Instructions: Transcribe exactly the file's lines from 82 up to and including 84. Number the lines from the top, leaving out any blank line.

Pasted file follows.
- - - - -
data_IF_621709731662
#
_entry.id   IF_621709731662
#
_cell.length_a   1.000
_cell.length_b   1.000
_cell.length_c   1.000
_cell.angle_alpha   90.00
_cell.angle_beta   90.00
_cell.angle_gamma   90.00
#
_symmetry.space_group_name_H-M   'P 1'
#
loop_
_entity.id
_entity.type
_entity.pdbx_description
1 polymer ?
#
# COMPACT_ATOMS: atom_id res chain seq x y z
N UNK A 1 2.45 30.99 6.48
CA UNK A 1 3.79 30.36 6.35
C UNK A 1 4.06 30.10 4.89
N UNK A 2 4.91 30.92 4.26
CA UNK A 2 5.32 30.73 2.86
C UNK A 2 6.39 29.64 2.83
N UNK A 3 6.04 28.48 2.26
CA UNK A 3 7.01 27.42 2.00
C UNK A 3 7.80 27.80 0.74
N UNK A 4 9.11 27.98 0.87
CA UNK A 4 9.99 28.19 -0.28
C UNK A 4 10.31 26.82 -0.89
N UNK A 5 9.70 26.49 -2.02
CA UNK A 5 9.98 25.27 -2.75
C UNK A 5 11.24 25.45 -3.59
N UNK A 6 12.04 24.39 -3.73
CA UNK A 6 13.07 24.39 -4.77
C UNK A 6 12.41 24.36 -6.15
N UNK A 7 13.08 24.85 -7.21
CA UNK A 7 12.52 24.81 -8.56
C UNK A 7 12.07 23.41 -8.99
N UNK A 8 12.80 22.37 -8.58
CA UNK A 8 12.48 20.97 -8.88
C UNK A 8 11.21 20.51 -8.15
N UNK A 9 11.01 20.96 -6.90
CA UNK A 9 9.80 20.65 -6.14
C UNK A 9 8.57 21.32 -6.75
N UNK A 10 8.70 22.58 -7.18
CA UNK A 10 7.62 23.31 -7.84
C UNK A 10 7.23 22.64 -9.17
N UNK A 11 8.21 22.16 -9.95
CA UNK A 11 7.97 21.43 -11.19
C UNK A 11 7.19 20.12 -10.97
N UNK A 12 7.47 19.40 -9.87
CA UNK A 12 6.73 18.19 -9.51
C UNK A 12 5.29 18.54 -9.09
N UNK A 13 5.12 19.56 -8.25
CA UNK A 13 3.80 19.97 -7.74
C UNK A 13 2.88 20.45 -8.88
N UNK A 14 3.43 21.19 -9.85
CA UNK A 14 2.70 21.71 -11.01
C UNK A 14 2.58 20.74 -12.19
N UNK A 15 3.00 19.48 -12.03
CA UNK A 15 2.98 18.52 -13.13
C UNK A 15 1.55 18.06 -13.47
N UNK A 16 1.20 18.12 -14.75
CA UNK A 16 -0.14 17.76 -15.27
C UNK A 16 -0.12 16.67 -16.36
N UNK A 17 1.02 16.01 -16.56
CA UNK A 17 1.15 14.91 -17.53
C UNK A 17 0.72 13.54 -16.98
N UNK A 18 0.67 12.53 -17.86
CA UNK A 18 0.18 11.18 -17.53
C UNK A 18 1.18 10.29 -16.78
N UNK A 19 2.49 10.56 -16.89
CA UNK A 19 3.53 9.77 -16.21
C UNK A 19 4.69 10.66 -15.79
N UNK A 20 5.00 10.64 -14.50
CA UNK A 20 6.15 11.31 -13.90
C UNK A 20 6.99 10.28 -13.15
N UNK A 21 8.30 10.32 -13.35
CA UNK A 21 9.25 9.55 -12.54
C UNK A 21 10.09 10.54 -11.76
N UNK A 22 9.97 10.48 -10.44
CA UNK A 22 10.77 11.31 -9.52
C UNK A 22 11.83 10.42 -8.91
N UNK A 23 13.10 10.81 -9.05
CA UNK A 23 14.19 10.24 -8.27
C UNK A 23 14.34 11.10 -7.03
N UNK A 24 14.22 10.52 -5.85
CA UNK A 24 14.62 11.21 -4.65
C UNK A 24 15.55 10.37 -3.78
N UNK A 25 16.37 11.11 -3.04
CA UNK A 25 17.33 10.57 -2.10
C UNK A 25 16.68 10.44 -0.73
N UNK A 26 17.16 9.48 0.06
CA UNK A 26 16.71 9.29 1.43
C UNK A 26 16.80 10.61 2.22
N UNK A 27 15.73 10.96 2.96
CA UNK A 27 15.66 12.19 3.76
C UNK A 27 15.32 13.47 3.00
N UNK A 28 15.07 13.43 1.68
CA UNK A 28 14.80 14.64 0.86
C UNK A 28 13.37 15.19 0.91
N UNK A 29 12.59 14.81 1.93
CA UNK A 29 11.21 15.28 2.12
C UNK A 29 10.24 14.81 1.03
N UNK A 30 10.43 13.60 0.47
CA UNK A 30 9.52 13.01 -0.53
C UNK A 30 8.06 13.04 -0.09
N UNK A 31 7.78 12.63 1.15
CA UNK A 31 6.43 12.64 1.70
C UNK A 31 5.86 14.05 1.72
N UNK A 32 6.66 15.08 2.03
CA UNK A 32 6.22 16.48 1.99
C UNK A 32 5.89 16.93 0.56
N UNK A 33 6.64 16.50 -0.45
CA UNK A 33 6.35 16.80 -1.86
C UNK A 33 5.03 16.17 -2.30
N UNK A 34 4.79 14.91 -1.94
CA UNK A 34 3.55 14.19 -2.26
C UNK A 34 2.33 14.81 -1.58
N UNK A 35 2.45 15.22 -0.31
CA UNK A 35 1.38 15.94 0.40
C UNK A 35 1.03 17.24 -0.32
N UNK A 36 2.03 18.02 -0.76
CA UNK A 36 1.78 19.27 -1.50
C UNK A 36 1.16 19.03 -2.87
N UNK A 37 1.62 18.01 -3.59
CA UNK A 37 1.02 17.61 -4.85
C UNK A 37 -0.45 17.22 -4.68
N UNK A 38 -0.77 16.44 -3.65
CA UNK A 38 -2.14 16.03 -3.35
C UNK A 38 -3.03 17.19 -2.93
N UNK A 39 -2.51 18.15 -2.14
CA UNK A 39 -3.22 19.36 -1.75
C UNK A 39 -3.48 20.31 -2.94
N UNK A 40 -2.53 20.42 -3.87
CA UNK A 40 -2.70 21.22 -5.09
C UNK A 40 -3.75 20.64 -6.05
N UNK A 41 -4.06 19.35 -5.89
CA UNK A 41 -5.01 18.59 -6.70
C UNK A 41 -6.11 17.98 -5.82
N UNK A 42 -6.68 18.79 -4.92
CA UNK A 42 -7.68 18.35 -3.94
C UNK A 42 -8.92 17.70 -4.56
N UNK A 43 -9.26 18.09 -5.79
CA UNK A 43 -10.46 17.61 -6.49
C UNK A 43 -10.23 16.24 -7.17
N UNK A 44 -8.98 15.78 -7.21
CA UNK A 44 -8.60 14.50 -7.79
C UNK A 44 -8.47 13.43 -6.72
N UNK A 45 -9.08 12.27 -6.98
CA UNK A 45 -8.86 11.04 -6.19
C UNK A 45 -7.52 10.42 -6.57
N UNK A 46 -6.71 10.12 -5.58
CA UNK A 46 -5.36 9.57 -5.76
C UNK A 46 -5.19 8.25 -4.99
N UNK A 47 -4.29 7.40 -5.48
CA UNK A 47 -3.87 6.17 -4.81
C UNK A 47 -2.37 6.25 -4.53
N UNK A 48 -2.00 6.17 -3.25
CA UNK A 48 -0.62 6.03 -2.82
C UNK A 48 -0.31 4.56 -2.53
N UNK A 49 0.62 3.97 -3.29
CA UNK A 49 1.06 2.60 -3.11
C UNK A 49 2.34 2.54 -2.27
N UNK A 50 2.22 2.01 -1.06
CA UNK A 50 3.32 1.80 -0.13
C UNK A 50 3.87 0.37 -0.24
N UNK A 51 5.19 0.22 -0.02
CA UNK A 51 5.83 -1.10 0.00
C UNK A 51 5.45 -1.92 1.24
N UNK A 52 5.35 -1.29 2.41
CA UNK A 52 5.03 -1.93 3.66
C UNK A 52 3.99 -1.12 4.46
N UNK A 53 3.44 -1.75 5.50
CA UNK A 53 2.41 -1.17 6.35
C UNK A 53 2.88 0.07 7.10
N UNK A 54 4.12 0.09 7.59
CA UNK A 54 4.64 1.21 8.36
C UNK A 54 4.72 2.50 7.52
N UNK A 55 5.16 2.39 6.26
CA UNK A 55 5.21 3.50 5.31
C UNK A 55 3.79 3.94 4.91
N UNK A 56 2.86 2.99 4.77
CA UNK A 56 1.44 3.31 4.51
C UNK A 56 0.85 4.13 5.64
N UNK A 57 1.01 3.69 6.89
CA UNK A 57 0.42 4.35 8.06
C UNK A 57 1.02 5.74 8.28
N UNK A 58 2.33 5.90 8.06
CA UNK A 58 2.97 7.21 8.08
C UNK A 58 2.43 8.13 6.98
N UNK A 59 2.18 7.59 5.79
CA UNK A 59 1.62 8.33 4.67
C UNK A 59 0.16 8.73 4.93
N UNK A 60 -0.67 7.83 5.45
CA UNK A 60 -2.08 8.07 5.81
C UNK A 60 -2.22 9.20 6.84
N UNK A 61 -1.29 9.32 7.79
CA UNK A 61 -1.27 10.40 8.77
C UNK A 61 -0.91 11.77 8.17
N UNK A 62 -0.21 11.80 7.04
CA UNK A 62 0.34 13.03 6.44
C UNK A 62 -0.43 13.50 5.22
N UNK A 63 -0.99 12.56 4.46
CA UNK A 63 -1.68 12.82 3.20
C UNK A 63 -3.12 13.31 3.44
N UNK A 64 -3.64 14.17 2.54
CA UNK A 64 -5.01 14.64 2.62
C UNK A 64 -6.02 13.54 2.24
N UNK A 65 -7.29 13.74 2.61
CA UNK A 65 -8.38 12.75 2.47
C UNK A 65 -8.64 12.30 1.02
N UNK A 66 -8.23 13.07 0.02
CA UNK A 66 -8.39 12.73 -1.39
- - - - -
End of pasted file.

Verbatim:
CA UNK A 21 9.25 9.55 -12.54
C UNK A 21 10.09 10.54 -11.76
N UNK A 22 9.97 10.48 -10.44